The Crayfish Crisis
Despite overwhelming evidence that the rock lobster fishery off the Auckland and Bay of Plenty coast is in critical condition, the Minister for Primary Industries says there’s no problem. Nathan Guy has no intention of doing anything about declining numbers of crayfish until at least April 2018.
Based on your support for action we wrote to the Minister in June highlighting the ongoing decline in crayfish numbers, the need for urgent action, and the widespread support for a moratorium on the taking of crayfish along the northeastern coast between Waipu and East Cape, the region known as CRA2.
LegaSea spokesman Scott Macindoe says Guy’s response is unacceptable.
“The Minister says he has reduced the number of crayfish being taken by commercial operators by 15%, but that’s crayfish they just couldn’t catch. Now he tells us he’s brought forward a “full scientific review” of the fishery to later this year.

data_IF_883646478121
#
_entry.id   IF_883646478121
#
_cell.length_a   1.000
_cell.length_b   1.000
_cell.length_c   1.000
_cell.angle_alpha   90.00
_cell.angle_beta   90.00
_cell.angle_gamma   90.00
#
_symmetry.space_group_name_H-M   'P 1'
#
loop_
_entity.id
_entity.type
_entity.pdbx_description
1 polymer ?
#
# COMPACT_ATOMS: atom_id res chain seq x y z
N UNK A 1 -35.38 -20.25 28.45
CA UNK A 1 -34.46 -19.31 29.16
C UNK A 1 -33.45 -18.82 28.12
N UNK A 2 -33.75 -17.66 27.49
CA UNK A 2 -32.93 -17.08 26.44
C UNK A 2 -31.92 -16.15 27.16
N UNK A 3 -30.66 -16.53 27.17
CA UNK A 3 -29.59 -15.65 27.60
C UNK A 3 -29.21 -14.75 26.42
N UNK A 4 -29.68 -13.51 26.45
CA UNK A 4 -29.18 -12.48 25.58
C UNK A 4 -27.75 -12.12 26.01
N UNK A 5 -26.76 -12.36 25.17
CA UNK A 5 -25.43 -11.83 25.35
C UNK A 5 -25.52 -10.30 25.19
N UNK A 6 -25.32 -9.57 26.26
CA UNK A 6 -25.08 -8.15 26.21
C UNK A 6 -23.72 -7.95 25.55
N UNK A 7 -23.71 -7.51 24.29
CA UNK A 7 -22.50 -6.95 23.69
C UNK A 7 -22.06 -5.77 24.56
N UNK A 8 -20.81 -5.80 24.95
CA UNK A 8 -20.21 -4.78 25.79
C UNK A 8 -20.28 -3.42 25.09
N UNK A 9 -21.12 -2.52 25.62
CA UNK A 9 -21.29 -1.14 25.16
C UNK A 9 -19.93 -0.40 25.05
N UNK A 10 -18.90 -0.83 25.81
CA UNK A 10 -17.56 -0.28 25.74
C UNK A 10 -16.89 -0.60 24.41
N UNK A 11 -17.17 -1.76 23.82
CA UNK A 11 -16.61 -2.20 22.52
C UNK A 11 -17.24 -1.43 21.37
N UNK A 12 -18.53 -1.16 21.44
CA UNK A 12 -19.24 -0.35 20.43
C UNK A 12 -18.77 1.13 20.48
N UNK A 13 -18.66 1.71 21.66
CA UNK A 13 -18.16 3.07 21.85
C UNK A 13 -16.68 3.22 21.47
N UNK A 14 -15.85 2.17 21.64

Minister, by the time we’ve finished measuring the fishery we don’t believe there will be any legal crayfish left to count.”
Even the industry is feeling the pinch, with commercial fishers more than doubling their effort since 1997 and still not catching their full entitlement despite technology advances.
“We want to ensure there are fish left in the sea for future generations however, at this rate our grandchildren will miss out. We urge all New Zealanders to write to their MPs and demand to know what they will do about this absolute travesty. LegaSea calls for a Royal Commission of Inquiry into the mismanagement of our precious fisheries.”
LegaSea wants you to understand the current state of the CRA2 fishery and why we need to take action now.
Trish & the LegaSea team